What Are BFRBs? Compulsive Behaviors That Aren't 'Just Bad Habits'
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Politics and Activism

Let's Talk: BFRBs, The Compulsive Behaviors That Are NOT 'Just Bad Habits'

BFRBs are psychological disorders. They are not just "bad habits" or behaviors that are simple to quit.

Let's Talk: BFRBs, The Compulsive Behaviors That Are NOT 'Just Bad Habits'

The destigmatization of mental illnesses in the past decade has had a profoundly positive impact on society's awareness and acceptance of mental health issues. Even so, body-focused repetitive behaviors (or BFRBs) are rarely discussed in the media.

BRFBs are behaviors that are focused on a certain part of the body. This could include someone's hair, skin, or nails.

It is important to stress that BFRBs are psychological disorders; they are not just "bad habits" or behaviors that are simple to quit. In fact, they may have genetic linkages, as well; the etiology of BRFBs is quite complex.

Common examples of BFRBs include trichotillomania and dermatillomania. These BFRBs affect numerous individuals throughout the world, but lack of focus on them has led to people feeling "lost" or "alone" in their quest to understand their behaviors.

Trichotillomania, also known as "trich" involves pulling out one's hair from a wide variety of regions of the body. People with "trich" may feel sudden "urges" or stress-relief/satisfaction in pulling out their hair. Sometimes, they may not know that they are pulling their hair out, and other times, tactile cues, such as texture, guide their pulling habits.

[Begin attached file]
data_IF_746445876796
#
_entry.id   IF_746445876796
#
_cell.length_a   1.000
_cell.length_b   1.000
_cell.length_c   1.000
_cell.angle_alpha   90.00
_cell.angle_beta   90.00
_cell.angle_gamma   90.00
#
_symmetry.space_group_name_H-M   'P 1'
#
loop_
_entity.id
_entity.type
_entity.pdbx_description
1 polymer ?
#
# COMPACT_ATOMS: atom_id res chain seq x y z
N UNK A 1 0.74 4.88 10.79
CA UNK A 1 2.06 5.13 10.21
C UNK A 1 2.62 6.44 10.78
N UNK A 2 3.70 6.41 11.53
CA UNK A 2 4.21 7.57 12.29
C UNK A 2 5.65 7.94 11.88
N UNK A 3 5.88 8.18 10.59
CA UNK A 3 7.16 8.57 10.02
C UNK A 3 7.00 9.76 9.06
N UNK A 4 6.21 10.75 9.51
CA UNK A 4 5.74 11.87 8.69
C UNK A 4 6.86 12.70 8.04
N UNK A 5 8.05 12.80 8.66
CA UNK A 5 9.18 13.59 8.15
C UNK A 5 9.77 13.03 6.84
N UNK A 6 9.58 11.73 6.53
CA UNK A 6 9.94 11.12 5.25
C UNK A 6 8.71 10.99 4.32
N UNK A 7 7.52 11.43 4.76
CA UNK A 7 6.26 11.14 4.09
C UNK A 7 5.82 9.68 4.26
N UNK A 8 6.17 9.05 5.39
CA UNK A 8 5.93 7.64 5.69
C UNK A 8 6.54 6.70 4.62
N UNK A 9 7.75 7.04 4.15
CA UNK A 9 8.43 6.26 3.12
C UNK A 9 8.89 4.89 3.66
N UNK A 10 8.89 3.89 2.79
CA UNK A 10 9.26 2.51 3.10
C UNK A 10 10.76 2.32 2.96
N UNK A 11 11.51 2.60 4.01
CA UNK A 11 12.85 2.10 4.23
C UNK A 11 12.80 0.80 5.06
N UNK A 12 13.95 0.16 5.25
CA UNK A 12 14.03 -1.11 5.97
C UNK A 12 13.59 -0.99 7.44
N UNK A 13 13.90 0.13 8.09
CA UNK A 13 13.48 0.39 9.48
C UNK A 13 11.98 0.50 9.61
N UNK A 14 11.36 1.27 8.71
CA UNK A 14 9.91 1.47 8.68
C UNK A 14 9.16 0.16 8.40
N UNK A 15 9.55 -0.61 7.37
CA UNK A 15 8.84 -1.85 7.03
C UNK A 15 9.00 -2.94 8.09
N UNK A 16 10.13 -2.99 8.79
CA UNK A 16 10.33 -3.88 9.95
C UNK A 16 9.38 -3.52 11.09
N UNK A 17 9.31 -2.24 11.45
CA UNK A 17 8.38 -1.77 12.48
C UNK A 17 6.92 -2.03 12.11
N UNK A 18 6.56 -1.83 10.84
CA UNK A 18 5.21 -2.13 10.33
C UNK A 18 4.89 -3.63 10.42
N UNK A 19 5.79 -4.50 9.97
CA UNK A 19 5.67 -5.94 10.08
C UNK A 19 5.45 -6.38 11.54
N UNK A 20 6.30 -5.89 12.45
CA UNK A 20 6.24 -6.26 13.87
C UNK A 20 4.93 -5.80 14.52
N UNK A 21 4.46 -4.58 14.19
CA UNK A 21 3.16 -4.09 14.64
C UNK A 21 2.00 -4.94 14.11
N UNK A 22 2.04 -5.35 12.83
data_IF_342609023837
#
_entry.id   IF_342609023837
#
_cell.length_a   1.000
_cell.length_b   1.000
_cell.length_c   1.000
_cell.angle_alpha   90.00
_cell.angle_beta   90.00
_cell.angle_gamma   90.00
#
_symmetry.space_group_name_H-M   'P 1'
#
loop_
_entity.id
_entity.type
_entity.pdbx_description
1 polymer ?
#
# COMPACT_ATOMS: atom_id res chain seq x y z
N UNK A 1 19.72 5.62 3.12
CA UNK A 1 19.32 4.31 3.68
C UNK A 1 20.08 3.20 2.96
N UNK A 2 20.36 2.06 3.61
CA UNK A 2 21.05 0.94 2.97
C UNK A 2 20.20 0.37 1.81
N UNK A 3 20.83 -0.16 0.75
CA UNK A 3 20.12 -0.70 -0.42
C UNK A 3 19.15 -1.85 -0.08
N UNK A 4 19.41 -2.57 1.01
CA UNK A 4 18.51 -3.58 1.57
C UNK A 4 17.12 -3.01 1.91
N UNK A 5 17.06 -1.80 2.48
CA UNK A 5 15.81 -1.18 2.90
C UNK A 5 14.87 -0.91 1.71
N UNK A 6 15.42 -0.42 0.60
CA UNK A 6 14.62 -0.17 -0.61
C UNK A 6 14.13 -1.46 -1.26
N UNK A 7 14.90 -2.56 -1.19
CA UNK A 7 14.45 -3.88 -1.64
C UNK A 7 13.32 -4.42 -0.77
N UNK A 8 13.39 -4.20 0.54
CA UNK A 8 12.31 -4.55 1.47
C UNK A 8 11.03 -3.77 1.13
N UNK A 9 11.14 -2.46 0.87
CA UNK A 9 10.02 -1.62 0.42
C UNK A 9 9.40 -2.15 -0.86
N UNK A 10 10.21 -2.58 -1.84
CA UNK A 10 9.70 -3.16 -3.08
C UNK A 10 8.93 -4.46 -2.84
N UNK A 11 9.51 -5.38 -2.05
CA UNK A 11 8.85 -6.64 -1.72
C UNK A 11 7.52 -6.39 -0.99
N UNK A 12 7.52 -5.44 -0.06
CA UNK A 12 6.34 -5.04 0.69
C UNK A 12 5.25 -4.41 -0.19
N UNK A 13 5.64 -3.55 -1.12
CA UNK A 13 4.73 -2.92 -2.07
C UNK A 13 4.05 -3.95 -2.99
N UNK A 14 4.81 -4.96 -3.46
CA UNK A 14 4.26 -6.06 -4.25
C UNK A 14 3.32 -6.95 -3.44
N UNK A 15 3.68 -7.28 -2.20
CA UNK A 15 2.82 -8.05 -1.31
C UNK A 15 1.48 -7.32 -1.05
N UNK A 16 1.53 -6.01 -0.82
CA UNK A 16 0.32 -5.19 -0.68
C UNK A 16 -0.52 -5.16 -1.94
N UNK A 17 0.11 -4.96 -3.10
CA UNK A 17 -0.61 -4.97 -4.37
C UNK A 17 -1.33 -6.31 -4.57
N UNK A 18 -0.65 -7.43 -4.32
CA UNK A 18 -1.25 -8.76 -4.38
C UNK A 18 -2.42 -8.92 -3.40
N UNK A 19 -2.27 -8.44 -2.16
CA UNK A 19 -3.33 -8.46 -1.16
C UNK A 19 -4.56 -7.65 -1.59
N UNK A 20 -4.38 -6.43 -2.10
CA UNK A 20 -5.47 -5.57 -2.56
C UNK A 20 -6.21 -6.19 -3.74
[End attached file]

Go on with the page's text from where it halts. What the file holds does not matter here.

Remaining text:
Dermatillomania, which is commonly known as excoriation disorder, involves picking at one's skin. This is a highly tactile disorder, focusing on scratching, peeling, or damaging one's skin in other ways.

There are various other forms or BFRBs, as well, each unique in their focus. It is important to note that impulse control for an individual with a BFRB may be difficult. The behaviors may also hurt the person as well, leading to things like bleeding, scars, scabs, and hair-loss. Behavioral therapy, medications (like SSRIs) and other integrative methods are excellent ways to treat BFRBs, but it is significant to address that these treatments may be costly or may not be effective in all situations.

It is important to treat people with BFRBs with compassion and love. Having a BFRB may be a very isolating experience, and may lead to fear of being judged by others. Keeping an open mind allows one to trust and confide in you, so you can serve as not only a person who is aware of BFRBs but also one who understands the situation one is going through if they have a BFRB.

This mini-series, "Let's Talk," will focus on a wide range of BFRBs and what one can do to help those with a BFRB, as well as various treatment options.

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